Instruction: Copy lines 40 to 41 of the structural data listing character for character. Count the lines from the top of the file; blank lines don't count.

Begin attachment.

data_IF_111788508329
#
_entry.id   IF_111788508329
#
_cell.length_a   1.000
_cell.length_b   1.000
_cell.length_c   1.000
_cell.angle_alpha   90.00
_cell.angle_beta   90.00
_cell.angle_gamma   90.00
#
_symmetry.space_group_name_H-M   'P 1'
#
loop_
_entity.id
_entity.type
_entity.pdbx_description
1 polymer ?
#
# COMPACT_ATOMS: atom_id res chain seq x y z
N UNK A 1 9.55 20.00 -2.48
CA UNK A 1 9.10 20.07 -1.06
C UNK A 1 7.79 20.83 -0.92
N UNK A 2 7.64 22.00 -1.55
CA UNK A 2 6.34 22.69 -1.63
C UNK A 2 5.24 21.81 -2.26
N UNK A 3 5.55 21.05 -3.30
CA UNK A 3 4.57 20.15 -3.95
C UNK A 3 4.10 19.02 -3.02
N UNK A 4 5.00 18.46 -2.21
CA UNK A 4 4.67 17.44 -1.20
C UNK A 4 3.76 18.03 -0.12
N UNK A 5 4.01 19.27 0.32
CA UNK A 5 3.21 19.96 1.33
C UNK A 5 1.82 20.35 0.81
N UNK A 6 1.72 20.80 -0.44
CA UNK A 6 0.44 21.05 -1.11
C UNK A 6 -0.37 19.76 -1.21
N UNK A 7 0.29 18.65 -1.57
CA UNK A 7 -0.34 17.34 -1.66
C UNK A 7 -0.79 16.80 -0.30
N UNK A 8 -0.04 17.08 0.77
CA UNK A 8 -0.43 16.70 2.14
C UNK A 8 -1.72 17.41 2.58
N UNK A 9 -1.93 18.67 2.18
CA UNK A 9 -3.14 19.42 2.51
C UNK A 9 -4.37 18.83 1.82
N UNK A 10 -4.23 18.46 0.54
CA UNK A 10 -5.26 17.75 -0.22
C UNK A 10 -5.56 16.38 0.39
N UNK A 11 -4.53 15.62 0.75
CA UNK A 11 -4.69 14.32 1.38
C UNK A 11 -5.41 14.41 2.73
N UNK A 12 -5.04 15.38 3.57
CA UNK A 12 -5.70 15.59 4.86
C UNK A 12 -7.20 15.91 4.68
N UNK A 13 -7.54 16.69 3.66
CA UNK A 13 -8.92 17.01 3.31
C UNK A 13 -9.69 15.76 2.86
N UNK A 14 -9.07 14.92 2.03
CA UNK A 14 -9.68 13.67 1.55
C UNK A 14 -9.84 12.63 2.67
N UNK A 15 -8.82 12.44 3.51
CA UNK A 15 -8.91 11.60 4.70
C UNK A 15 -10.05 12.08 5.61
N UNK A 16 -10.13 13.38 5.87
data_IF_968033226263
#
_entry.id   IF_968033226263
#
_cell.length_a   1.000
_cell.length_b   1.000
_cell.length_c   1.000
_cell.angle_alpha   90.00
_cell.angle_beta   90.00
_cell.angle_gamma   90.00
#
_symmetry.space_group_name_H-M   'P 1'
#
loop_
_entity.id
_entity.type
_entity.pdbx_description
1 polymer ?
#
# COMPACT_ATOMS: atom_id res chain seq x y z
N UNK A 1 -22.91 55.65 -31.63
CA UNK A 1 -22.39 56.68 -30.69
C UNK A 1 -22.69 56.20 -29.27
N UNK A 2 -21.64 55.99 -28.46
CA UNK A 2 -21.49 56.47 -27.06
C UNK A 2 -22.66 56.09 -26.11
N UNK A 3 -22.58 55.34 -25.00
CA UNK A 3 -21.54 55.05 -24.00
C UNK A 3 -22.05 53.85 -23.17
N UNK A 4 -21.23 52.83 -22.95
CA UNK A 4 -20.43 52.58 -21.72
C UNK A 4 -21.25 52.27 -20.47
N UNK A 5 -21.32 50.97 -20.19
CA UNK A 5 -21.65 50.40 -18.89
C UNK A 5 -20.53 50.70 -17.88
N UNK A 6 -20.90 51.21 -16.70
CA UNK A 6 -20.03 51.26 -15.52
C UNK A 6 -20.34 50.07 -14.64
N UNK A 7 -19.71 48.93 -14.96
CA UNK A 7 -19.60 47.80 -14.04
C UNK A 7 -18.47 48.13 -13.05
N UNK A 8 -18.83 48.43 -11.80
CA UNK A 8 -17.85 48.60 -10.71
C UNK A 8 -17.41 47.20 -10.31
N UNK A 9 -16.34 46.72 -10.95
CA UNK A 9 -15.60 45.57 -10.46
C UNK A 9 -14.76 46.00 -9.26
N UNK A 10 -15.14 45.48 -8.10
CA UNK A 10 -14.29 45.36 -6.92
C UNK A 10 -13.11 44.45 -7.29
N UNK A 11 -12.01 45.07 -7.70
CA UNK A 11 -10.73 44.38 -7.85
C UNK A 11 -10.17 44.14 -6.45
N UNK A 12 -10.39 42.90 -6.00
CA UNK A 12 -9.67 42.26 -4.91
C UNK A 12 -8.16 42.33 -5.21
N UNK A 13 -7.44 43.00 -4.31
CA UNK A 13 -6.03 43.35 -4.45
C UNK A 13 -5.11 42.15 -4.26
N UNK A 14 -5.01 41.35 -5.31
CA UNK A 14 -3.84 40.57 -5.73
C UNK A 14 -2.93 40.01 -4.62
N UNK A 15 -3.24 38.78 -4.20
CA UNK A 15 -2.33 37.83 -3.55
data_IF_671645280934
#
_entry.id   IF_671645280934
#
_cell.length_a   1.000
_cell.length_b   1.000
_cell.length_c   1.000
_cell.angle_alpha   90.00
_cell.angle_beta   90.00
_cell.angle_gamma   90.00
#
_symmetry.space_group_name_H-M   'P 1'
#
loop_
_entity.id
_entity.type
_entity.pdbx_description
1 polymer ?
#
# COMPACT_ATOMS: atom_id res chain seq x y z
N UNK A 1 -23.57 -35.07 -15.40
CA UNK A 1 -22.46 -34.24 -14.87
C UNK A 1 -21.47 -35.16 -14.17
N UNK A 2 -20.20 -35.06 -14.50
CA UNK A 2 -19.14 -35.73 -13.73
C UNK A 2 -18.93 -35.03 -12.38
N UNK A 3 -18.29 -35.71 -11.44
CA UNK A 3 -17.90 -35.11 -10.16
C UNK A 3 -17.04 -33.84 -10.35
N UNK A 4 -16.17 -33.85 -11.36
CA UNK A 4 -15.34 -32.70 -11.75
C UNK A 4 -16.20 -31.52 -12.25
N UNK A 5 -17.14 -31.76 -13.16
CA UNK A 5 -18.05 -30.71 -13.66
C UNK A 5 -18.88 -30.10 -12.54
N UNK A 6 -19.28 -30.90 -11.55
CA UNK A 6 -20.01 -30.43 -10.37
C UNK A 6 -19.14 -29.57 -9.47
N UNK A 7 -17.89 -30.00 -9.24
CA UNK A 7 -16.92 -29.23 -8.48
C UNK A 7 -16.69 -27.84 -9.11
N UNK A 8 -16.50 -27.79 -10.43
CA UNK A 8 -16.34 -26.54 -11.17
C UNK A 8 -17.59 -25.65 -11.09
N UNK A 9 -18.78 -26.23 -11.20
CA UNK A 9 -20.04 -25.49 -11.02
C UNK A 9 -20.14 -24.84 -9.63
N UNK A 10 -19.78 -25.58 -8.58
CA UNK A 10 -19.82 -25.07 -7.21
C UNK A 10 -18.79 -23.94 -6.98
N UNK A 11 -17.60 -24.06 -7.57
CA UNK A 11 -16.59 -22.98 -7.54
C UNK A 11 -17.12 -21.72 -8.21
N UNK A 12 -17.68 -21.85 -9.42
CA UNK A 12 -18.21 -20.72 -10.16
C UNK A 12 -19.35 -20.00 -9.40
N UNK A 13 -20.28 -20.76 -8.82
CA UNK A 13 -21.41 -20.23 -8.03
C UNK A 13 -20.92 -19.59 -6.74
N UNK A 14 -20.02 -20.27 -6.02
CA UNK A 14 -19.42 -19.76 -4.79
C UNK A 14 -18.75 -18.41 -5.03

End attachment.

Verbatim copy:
CA UNK A 7 -0.34 17.34 -1.66
C UNK A 7 -0.79 16.80 -0.30